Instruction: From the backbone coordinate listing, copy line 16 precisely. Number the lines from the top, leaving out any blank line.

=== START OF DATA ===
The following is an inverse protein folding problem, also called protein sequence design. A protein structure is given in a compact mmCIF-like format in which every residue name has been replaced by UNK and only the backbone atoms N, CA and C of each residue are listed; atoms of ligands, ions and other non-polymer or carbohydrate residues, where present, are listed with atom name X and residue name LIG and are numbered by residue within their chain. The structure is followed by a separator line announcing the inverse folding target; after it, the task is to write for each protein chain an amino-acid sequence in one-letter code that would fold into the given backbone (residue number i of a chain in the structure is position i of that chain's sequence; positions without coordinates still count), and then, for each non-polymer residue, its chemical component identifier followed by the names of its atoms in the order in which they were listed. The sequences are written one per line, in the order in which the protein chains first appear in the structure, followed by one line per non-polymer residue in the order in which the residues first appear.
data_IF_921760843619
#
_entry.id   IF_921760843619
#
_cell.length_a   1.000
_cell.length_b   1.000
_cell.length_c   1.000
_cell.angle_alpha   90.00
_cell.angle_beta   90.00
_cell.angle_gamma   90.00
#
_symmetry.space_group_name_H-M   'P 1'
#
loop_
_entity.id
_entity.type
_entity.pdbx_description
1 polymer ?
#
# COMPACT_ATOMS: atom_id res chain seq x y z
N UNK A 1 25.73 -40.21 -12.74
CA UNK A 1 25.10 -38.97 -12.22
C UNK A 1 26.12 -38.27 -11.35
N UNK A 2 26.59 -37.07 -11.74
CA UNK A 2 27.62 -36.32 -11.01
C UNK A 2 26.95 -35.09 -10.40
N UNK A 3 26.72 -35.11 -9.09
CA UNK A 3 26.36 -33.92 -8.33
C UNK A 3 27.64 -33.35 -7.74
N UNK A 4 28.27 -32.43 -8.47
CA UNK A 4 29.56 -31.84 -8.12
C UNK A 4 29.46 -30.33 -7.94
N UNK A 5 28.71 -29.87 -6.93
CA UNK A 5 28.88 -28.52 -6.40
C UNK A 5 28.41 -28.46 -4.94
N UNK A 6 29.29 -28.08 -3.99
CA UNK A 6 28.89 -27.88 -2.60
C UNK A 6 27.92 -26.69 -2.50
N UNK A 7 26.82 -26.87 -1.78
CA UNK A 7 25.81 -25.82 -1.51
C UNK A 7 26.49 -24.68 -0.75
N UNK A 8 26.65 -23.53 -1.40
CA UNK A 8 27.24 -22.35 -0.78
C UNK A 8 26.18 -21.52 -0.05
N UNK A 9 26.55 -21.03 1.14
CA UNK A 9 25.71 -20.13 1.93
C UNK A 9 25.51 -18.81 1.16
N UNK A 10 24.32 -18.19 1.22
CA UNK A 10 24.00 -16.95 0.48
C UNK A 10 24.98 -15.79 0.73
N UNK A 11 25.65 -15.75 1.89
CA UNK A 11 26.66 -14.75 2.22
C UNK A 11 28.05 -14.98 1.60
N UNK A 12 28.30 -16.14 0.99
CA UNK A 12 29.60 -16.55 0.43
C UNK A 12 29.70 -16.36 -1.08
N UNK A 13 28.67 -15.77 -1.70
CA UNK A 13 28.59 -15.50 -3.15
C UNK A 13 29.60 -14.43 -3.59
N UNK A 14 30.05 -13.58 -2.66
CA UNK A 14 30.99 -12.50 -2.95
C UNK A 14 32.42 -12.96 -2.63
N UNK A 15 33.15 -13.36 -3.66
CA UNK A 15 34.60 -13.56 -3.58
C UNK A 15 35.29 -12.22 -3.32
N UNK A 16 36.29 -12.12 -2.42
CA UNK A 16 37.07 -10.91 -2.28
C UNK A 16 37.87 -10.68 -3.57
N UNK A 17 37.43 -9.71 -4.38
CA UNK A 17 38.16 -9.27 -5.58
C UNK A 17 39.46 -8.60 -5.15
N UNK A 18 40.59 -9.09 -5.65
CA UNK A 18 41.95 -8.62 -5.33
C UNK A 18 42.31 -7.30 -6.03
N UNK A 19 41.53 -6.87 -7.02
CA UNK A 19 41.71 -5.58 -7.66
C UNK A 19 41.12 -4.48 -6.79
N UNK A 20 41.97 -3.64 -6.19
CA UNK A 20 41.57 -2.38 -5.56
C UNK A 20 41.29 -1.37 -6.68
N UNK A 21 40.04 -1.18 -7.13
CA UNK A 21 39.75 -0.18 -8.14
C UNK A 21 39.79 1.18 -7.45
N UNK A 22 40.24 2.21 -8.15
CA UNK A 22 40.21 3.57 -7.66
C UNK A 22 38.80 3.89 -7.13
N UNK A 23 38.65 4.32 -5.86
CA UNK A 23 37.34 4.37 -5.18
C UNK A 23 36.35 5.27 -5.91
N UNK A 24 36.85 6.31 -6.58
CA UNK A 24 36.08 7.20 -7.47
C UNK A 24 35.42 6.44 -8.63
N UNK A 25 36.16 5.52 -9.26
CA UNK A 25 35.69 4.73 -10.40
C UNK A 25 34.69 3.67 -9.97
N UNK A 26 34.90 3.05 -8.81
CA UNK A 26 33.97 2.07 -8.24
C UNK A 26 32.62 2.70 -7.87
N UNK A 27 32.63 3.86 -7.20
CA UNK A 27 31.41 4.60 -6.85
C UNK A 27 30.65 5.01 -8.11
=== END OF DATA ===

_entity.id